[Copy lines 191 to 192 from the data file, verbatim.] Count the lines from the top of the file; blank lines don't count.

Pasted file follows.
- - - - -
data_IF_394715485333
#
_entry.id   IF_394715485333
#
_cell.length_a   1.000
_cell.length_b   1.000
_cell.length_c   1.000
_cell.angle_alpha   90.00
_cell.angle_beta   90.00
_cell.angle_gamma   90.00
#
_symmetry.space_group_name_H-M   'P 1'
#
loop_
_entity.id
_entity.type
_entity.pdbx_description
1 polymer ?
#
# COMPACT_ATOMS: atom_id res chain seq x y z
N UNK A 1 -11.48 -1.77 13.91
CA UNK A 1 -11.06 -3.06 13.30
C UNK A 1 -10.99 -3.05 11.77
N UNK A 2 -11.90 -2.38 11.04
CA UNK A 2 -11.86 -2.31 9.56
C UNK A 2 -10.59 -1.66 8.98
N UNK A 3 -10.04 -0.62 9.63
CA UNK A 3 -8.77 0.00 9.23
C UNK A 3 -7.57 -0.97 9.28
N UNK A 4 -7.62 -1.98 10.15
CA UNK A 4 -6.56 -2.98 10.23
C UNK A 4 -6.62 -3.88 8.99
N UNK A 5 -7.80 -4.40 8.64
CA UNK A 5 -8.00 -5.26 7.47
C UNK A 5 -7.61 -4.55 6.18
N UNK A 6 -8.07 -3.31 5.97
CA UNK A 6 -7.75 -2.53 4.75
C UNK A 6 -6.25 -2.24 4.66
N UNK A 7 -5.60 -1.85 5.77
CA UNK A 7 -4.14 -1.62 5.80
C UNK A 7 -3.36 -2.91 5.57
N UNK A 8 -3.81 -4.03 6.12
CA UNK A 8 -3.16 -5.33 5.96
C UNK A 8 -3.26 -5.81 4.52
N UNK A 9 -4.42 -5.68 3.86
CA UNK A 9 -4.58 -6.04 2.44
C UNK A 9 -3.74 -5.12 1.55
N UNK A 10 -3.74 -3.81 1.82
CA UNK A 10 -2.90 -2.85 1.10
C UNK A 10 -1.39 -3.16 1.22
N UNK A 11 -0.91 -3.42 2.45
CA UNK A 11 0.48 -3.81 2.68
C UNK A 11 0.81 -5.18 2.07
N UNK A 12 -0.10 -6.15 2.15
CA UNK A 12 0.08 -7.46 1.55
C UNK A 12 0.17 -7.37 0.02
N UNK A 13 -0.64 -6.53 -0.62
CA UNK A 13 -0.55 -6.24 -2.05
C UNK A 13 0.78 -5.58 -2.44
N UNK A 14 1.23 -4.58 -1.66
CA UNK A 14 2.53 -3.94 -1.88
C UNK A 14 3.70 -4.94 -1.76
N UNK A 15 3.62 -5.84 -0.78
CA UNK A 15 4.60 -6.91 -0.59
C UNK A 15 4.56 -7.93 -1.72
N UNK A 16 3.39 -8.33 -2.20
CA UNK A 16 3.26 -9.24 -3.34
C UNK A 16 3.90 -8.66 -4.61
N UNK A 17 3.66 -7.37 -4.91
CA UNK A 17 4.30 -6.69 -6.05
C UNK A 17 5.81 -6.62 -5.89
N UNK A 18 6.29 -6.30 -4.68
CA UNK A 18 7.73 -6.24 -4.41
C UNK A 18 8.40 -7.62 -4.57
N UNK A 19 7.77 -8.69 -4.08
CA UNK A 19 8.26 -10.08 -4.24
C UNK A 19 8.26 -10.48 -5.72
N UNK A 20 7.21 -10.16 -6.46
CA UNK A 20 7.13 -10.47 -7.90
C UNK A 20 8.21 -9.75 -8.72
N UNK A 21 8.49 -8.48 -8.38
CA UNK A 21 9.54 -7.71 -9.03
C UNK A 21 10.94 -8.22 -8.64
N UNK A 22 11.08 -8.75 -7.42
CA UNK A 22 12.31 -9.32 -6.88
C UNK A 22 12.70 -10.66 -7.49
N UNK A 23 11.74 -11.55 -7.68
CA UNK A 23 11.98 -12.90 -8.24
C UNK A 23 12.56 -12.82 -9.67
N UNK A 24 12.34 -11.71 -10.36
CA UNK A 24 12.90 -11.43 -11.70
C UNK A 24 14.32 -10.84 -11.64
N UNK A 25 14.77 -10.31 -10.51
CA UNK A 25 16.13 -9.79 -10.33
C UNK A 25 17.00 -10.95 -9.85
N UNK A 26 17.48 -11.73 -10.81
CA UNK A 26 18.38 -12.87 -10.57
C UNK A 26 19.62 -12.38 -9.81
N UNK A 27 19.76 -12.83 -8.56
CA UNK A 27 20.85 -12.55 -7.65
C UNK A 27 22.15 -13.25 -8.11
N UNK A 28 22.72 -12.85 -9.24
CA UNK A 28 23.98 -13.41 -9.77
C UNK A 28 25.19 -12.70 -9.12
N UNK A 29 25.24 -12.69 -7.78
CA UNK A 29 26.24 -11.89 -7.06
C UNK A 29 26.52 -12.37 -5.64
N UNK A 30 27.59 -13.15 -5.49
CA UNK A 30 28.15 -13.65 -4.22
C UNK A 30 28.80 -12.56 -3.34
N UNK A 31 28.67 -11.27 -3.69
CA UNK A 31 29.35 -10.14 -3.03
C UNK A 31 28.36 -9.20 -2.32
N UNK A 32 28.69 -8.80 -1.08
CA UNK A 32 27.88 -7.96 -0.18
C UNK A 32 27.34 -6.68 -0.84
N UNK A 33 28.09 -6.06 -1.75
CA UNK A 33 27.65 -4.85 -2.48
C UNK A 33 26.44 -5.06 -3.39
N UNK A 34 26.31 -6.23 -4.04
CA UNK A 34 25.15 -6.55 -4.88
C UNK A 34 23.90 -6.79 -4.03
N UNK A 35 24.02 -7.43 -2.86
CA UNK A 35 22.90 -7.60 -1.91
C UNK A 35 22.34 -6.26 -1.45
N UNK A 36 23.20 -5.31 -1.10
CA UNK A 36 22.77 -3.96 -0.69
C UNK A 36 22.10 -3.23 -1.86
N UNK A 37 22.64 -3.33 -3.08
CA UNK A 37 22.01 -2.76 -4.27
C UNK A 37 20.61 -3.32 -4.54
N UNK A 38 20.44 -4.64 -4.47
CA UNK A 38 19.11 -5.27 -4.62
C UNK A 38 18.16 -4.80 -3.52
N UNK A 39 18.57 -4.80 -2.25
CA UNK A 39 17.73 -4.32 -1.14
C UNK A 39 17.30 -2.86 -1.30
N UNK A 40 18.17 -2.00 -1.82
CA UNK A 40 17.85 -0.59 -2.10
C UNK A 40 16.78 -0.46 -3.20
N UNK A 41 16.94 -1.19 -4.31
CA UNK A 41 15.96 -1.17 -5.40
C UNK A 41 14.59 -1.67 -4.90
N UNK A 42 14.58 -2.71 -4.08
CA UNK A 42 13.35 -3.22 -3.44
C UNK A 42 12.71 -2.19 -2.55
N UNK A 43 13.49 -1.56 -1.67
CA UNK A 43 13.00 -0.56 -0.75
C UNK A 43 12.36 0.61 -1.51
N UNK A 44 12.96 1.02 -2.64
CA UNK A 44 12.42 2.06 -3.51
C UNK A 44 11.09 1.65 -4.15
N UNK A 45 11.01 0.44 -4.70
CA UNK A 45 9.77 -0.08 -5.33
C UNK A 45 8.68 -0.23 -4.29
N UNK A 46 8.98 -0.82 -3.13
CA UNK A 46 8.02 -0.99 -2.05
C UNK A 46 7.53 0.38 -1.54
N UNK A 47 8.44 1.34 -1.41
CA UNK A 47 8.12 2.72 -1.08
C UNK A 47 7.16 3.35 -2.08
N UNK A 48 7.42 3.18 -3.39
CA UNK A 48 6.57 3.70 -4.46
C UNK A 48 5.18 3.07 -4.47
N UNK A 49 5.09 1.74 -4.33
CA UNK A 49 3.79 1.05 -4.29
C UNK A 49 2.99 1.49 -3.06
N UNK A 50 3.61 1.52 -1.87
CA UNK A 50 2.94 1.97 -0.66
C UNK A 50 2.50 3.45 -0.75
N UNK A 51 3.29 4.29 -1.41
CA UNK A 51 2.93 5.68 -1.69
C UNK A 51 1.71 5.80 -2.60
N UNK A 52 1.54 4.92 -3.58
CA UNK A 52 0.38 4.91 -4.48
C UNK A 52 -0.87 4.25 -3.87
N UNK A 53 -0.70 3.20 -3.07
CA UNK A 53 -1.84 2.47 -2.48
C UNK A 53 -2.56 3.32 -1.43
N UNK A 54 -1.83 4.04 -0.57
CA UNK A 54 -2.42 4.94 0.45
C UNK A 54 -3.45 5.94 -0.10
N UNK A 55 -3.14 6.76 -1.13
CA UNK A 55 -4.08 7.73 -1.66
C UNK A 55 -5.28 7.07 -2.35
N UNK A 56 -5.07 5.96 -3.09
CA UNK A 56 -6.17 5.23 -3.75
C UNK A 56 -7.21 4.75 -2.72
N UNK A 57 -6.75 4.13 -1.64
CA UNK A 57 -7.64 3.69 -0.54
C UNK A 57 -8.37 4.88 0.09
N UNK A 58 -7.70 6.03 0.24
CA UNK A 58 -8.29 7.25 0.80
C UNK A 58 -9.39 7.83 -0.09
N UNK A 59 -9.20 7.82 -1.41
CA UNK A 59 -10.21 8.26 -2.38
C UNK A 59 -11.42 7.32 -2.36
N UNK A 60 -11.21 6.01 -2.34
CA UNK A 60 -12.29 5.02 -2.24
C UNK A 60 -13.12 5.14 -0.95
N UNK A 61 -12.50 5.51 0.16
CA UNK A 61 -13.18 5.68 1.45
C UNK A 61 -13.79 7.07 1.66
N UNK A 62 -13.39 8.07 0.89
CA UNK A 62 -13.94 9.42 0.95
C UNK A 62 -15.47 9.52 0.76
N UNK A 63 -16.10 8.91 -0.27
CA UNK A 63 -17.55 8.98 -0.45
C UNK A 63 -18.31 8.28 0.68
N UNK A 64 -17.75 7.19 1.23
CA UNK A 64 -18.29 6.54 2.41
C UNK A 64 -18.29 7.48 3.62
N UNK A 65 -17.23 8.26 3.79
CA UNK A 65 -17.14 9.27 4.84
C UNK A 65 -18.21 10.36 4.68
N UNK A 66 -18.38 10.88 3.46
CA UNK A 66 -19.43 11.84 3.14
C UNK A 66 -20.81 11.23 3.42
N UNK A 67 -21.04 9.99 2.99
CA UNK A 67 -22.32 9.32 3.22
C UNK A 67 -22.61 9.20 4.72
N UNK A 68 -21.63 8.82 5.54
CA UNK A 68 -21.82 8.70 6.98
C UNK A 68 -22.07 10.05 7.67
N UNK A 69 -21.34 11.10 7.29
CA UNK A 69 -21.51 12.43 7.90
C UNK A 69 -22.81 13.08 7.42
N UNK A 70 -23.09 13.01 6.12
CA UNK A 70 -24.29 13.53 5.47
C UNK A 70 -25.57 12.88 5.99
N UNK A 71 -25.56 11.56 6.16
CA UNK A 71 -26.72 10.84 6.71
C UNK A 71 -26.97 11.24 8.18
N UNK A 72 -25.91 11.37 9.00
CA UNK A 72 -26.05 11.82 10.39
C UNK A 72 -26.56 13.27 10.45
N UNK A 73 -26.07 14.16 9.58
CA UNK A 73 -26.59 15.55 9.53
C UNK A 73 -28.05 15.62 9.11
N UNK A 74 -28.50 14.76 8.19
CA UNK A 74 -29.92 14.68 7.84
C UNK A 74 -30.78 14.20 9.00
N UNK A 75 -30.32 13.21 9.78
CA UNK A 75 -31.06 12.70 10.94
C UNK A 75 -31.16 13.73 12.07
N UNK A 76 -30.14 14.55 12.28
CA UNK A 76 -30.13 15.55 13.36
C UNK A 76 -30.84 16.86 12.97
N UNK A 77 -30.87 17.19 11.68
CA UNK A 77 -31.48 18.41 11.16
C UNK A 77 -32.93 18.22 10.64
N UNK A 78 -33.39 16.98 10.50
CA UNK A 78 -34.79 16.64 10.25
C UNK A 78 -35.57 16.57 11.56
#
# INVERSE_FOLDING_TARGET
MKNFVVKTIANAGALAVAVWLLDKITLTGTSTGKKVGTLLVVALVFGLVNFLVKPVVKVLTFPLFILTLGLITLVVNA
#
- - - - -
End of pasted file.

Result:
C UNK A 57 -8.37 4.88 0.09
N UNK A 58 -7.70 6.03 0.24